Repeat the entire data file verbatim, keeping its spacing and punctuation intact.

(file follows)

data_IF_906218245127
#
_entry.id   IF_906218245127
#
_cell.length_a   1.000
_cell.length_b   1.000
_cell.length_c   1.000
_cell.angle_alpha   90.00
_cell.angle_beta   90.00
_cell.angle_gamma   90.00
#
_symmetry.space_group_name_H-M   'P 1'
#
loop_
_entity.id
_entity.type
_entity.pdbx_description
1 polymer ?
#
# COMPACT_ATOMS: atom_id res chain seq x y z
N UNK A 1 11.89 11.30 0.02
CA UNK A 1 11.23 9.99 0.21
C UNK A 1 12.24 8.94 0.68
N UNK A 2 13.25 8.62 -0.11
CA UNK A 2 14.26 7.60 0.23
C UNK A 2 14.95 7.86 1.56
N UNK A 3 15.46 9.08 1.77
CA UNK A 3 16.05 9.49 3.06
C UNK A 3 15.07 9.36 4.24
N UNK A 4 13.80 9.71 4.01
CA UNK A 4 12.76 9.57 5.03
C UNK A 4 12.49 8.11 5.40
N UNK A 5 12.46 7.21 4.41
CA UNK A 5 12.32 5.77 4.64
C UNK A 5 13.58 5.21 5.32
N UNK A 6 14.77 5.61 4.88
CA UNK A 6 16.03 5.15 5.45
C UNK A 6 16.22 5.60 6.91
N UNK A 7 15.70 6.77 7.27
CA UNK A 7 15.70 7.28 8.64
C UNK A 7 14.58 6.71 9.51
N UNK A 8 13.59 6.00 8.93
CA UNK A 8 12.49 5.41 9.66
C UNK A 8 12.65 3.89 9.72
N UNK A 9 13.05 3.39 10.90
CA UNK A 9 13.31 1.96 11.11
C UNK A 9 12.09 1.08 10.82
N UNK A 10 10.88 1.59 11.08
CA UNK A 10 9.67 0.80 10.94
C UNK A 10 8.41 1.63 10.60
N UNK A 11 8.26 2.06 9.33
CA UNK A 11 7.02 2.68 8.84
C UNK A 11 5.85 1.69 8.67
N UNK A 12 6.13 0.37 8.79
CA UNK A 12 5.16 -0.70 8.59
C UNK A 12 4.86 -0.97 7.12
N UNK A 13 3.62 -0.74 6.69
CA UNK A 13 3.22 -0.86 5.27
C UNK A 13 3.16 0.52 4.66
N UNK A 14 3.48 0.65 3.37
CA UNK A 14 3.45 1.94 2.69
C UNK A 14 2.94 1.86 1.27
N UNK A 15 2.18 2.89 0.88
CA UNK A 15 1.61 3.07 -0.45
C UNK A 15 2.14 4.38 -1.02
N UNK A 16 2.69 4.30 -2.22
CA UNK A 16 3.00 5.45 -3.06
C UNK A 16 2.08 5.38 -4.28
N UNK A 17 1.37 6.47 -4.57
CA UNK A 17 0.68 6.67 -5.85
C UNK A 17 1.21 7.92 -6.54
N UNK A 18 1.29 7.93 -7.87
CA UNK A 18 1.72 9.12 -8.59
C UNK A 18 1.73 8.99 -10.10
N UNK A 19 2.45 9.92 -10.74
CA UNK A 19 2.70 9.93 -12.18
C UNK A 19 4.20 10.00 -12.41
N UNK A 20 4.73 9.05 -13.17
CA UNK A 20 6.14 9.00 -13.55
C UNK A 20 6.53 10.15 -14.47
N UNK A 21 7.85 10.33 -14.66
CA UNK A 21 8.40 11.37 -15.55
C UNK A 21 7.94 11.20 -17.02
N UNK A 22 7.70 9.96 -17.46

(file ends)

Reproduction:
data_IF_906218245127
#
_entry.id   IF_906218245127
#
_cell.length_a   1.000
_cell.length_b   1.000
_cell.length_c   1.000
_cell.angle_alpha   90.00
_cell.angle_beta   90.00
_cell.angle_gamma   90.00
#
_symmetry.space_group_name_H-M   'P 1'
#
loop_
_entity.id
_entity.type
_entity.pdbx_description
1 polymer ?
#
# COMPACT_ATOMS: atom_id res chain seq x y z
N UNK A 1 11.89 11.30 0.02
CA UNK A 1 11.23 9.99 0.21
C UNK A 1 12.24 8.94 0.68
N UNK A 2 13.25 8.62 -0.11
CA UNK A 2 14.26 7.60 0.23
C UNK A 2 14.95 7.86 1.56
N UNK A 3 15.46 9.08 1.77
CA UNK A 3 16.05 9.49 3.06
C UNK A 3 15.07 9.36 4.24
N UNK A 4 13.80 9.71 4.01
CA UNK A 4 12.76 9.57 5.03
C UNK A 4 12.49 8.11 5.40
N UNK A 5 12.46 7.21 4.41
CA UNK A 5 12.32 5.77 4.64
C UNK A 5 13.58 5.21 5.32
N UNK A 6 14.77 5.61 4.88
CA UNK A 6 16.03 5.15 5.45
C UNK A 6 16.22 5.60 6.91
N UNK A 7 15.70 6.77 7.27
CA UNK A 7 15.70 7.28 8.64
C UNK A 7 14.58 6.71 9.51
N UNK A 8 13.59 6.00 8.93
CA UNK A 8 12.49 5.41 9.66
C UNK A 8 12.65 3.89 9.72
N UNK A 9 13.05 3.39 10.90
CA UNK A 9 13.31 1.96 11.11
C UNK A 9 12.09 1.08 10.82
N UNK A 10 10.88 1.59 11.08
CA UNK A 10 9.67 0.80 10.94
C UNK A 10 8.41 1.63 10.60
N UNK A 11 8.26 2.06 9.33
CA UNK A 11 7.02 2.68 8.84
C UNK A 11 5.85 1.69 8.67
N UNK A 12 6.13 0.37 8.79
CA UNK A 12 5.16 -0.70 8.59
C UNK A 12 4.86 -0.97 7.12
N UNK A 13 3.62 -0.74 6.69
CA UNK A 13 3.22 -0.86 5.27
C UNK A 13 3.16 0.52 4.66
N UNK A 14 3.48 0.65 3.37
CA UNK A 14 3.45 1.94 2.69
C UNK A 14 2.94 1.86 1.27
N UNK A 15 2.18 2.89 0.88
CA UNK A 15 1.61 3.07 -0.45
C UNK A 15 2.14 4.38 -1.02
N UNK A 16 2.69 4.30 -2.22
CA UNK A 16 3.00 5.45 -3.06
C UNK A 16 2.08 5.38 -4.28
N UNK A 17 1.37 6.47 -4.57
CA UNK A 17 0.68 6.67 -5.85
C UNK A 17 1.21 7.92 -6.54
N UNK A 18 1.29 7.93 -7.87
CA UNK A 18 1.72 9.12 -8.59
C UNK A 18 1.73 8.99 -10.10
N UNK A 19 2.45 9.92 -10.74
CA UNK A 19 2.70 9.93 -12.18
C UNK A 19 4.20 10.00 -12.41
N UNK A 20 4.73 9.05 -13.17
CA UNK A 20 6.14 9.00 -13.55
C UNK A 20 6.53 10.15 -14.47
N UNK A 21 7.85 10.33 -14.66
CA UNK A 21 8.40 11.37 -15.55
C UNK A 21 7.94 11.20 -17.02
N UNK A 22 7.70 9.96 -17.46